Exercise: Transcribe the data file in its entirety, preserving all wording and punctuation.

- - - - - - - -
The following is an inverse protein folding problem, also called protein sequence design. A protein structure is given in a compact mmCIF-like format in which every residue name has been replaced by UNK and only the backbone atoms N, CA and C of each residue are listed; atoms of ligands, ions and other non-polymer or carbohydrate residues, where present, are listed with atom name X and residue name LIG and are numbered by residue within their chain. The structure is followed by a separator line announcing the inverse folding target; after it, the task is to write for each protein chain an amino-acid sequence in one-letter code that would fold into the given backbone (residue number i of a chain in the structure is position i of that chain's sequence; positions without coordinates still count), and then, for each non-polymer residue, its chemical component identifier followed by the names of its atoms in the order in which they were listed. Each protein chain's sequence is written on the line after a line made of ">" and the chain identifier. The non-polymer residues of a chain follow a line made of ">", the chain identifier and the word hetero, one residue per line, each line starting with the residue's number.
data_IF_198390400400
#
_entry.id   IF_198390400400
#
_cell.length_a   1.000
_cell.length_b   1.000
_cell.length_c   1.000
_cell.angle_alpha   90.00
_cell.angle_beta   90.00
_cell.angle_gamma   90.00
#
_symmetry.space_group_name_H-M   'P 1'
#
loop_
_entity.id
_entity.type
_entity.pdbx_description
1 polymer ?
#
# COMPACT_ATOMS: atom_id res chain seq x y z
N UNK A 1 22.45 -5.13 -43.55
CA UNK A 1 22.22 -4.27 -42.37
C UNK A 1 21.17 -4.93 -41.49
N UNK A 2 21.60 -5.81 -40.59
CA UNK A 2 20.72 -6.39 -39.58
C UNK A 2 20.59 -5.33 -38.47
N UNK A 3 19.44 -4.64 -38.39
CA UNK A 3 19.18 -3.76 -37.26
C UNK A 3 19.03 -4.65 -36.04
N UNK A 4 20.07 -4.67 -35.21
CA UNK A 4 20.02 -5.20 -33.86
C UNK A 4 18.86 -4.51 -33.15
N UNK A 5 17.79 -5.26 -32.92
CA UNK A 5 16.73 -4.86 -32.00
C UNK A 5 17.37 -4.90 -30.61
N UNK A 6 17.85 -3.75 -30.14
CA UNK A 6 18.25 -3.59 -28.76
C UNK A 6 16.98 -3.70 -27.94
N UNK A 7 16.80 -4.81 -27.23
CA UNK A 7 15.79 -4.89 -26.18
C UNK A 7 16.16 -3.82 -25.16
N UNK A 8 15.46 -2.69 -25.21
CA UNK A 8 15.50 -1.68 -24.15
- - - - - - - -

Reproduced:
The following is an inverse protein folding problem, also called protein sequence design. A protein structure is given in a compact mmCIF-like format in which every residue name has been replaced by UNK and only the backbone atoms N, CA and C of each residue are listed; atoms of ligands, ions and other non-polymer or carbohydrate residues, where present, are listed with atom name X and residue name LIG and are numbered by residue within their chain. The structure is followed by a separator line announcing the inverse folding target; after it, the task is to write for each protein chain an amino-acid sequence in one-letter code that would fold into the given backbone (residue number i of a chain in the structure is position i of that chain's sequence; positions without coordinates still count), and then, for each non-polymer residue, its chemical component identifier followed by the names of its atoms in the order in which they were listed. Each protein chain's sequence is written on the line after a line made of ">" and the chain identifier. The non-polymer residues of a chain follow a line made of ">", the chain identifier and the word hetero, one residue per line, each line starting with the residue's number.
data_IF_198390400400
#
_entry.id   IF_198390400400
#
_cell.length_a   1.000
_cell.length_b   1.000
_cell.length_c   1.000
_cell.angle_alpha   90.00
_cell.angle_beta   90.00
_cell.angle_gamma   90.00
#
_symmetry.space_group_name_H-M   'P 1'
#
loop_
_entity.id
_entity.type
_entity.pdbx_description
1 polymer ?
#
# COMPACT_ATOMS: atom_id res chain seq x y z
N UNK A 1 22.45 -5.13 -43.55
CA UNK A 1 22.22 -4.27 -42.37
C UNK A 1 21.17 -4.93 -41.49
N UNK A 2 21.60 -5.81 -40.59
CA UNK A 2 20.72 -6.39 -39.58
C UNK A 2 20.59 -5.33 -38.47
N UNK A 3 19.44 -4.64 -38.39
CA UNK A 3 19.18 -3.76 -37.26
C UNK A 3 19.03 -4.65 -36.04
N UNK A 4 20.07 -4.67 -35.21
CA UNK A 4 20.02 -5.20 -33.86
C UNK A 4 18.86 -4.51 -33.15
N UNK A 5 17.79 -5.26 -32.92
CA UNK A 5 16.73 -4.86 -32.00
C UNK A 5 17.37 -4.90 -30.61
N UNK A 6 17.85 -3.75 -30.14
CA UNK A 6 18.25 -3.59 -28.76
C UNK A 6 16.98 -3.70 -27.94
N UNK A 7 16.80 -4.81 -27.23
CA UNK A 7 15.79 -4.89 -26.18
C UNK A 7 16.16 -3.82 -25.16
N UNK A 8 15.46 -2.69 -25.21
CA UNK A 8 15.50 -1.68 -24.15